CDATA96 continues the product line from the CDATA86 and CDATA91 products. CDATA is widely used by government, retailers, advertisers, market researchers, libraries, charities, town planners, financial institutions, and others who need a powerful community profiling tool. Areas of use include site location, market penetration, regional profiling and sales territory definition.

CDATA96 is released in two stages, designed to ensure that data are available to CDATA clients as soon as possible after census data release (which is also two-staged).

See also Digital Boundaries, Digital Base Map Data, Community Profiles

CD-Derived Postal Areas (POC)

See Postcode.


See Collection District Record Database.


See Electoral Division.


The Australian Census of Population and Housing is an official count of population and dwellings, and collects details of age, sex, and other characteristics of that population. The 1996 Census is the 13th national census for Australia.

The 1991 and 1996 Censuses were held on the 6th of August; since 1933 Australian censuses had been held on 30 June of the census year. The change in 1991 was necessary because of the changes in school holiday dates in the majority of States and Territories. Traditionally, school holiday times are periods of high mobility for the population and the data collected would not be representative of the usual situation.

Census statistics are used as the basis for estimating the population at the national, State and local government levels, for electoral purposes and the distribution of government funds. They are used by individuals and organisations, in the public and private sectors, for planning, administration, research, and decision making.

One of the important features of the Census is that it allows different characteristics of an individual, family or household to be related. While information on some characteristics is available from other sources, only a census can provide information on a standard basis for the country as a whole, as well as for small geographic areas and small population groups.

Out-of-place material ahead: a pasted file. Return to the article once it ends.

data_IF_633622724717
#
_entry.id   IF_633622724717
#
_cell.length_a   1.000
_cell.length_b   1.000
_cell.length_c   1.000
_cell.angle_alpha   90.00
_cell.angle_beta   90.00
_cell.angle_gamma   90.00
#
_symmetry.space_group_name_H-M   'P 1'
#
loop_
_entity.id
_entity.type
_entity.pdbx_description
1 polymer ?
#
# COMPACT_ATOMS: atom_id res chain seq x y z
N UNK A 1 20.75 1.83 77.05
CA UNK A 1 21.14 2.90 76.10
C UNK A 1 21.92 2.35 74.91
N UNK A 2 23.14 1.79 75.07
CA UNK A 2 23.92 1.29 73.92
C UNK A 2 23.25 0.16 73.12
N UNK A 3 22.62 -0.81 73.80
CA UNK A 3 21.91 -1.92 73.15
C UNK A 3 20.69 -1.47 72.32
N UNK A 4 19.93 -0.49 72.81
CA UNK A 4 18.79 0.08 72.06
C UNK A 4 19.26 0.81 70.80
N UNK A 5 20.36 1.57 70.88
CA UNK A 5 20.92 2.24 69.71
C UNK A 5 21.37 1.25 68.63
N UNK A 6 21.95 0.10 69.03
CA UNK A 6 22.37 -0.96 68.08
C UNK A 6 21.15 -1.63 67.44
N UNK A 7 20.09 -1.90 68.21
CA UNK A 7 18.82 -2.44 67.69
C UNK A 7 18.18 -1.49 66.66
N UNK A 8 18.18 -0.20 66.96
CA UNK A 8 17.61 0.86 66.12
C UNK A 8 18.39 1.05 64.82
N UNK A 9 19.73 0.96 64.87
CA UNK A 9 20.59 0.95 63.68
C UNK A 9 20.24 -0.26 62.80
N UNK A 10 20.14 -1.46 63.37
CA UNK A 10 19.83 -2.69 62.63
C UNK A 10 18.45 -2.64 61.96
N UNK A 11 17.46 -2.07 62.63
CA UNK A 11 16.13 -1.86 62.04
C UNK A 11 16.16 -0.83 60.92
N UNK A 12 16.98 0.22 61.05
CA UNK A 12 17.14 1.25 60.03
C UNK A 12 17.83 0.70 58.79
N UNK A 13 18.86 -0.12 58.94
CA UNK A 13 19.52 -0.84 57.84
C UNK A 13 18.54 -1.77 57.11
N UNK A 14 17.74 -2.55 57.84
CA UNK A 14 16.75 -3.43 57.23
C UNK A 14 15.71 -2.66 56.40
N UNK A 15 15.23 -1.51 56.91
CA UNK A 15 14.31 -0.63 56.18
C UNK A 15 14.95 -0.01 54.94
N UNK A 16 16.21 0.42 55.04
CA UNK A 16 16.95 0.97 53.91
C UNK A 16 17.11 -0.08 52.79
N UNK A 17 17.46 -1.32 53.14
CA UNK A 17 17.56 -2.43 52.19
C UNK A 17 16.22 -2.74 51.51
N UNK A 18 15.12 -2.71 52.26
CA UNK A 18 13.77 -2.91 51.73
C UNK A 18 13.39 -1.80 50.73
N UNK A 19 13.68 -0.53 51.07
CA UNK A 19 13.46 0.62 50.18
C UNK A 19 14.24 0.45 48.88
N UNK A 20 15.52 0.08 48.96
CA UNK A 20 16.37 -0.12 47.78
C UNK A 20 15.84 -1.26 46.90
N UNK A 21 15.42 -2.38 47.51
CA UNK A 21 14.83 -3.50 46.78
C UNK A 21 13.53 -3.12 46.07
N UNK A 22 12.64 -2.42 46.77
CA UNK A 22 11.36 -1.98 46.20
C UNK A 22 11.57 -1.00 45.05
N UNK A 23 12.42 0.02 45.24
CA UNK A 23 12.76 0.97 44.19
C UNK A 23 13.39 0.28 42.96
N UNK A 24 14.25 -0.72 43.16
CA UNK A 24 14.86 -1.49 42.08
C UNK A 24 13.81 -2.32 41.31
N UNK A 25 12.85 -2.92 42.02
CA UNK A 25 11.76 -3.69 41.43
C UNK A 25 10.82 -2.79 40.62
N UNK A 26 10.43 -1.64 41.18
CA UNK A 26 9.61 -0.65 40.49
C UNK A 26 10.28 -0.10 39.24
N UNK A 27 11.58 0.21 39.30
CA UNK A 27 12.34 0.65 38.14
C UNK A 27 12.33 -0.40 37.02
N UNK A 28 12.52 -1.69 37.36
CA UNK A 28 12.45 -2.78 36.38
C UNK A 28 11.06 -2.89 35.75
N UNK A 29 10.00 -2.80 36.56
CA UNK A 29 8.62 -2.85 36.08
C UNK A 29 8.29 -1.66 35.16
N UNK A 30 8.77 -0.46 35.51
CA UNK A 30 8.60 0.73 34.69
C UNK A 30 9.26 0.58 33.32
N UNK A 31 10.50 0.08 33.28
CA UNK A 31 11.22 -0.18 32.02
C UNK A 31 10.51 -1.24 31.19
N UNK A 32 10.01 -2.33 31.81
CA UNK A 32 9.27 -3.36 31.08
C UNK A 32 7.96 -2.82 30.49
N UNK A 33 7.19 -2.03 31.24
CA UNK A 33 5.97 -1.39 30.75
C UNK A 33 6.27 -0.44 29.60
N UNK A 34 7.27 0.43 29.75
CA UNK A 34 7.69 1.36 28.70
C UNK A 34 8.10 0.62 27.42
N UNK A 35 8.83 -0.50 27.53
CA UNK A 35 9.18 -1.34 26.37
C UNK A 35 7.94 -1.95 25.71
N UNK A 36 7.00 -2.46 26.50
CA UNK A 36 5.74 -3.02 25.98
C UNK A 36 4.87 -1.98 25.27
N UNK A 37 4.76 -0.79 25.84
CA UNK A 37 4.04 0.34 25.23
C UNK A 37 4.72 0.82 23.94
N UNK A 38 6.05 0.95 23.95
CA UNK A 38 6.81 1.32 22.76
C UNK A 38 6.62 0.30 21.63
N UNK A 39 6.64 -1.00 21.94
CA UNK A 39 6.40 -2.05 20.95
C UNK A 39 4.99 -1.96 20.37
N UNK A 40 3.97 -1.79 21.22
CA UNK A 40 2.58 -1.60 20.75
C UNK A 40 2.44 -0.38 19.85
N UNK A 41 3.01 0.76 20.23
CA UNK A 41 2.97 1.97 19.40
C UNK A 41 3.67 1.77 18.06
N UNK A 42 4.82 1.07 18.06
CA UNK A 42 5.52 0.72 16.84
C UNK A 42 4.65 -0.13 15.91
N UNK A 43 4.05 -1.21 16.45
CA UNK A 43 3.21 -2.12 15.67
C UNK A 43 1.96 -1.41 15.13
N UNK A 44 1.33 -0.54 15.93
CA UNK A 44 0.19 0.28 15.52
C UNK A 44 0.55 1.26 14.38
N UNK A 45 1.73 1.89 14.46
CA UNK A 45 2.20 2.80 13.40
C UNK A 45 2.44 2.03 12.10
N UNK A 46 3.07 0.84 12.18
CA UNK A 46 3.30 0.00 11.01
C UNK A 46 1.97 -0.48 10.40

Population counts in Australia were initially just head counts called 'musters'. These were important as a means of determining requirements for food and other supplies. The first muster was taken in 1788. The first regular census was taken in New South Wales in 1828. With Federation, census taking became the responsibility of the Commonwealth Government.

For more information see How Australia Takes a Census (Cat. no. 2903.0) and the Information Paper: 1996 Census - Nature and Content (Cat. no. 2008.0).

Census Collection District

See Collection District.

Census Collection Management Areas

There are two levels of collection management areas: Field Management Areas (FMAs), which are equivalent to Census Divisions in previous censuses; and Field Group Areas (FGAs), which are equivalent to Census Subdivisions from previous censuses.

FMAs and FGAs are used only for census collection purposes, and are not useful in statistical analysis.

FMAs are administrative units designed for the distribution and collection of census forms. They generally consist of whole local government areas (LGA).

For census administrative purposes, FMAs are divided into FGAs. These are designed to group together about 10 to 12 collection districts (CDs).

Census consultancy service

See Client services.

Census Count Place of Enumeration

The population count for place of enumeration is a count of every person, who spent census night in Australia, based on where he/she was counted; including people on board vessels in or between Australian ports, or on long-distance trains, buses or aircraft. (This count is also known as a de facto population count.)

People were counted where they spent census night, which may not be where they usually live. The count of people based on place of usual residence is known as the place of usual residence count. (This count is also known as the de jure population count.)